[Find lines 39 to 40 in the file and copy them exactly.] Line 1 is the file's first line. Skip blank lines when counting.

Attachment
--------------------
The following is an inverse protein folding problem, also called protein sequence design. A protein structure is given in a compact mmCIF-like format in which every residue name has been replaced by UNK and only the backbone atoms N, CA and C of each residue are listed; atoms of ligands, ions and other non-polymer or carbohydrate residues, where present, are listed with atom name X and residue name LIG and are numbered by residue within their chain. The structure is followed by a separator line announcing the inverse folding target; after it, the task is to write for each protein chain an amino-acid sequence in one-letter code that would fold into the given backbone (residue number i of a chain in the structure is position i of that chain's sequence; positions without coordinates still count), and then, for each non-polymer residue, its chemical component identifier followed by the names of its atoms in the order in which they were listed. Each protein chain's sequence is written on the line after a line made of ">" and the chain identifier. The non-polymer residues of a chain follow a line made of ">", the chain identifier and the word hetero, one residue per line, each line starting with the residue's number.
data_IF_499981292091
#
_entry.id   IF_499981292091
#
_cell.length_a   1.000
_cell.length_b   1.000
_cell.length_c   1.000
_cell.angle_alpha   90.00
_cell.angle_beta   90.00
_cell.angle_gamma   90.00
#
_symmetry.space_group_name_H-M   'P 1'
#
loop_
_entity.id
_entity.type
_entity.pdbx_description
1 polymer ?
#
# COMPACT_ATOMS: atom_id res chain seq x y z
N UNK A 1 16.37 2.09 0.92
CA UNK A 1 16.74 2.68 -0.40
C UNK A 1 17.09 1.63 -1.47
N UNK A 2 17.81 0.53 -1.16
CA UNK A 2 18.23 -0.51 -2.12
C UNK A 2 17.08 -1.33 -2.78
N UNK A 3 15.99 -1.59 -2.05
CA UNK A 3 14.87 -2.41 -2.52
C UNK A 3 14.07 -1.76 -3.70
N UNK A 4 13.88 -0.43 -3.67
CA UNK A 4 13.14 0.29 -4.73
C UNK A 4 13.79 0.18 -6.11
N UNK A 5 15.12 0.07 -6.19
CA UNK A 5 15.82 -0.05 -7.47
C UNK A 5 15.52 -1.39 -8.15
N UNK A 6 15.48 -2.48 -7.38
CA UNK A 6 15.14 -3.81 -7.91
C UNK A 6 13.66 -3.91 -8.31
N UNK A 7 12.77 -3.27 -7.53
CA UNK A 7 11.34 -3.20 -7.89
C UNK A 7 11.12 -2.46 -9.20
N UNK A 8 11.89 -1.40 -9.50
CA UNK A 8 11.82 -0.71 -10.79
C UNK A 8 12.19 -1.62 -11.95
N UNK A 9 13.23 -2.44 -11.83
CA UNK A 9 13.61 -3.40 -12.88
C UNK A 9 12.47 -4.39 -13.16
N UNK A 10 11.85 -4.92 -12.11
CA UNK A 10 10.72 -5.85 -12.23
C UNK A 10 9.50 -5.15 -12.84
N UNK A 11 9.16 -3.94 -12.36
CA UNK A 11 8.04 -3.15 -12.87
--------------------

C UNK A 6 13.66 -3.91 -8.31
N UNK A 7 12.77 -3.27 -7.53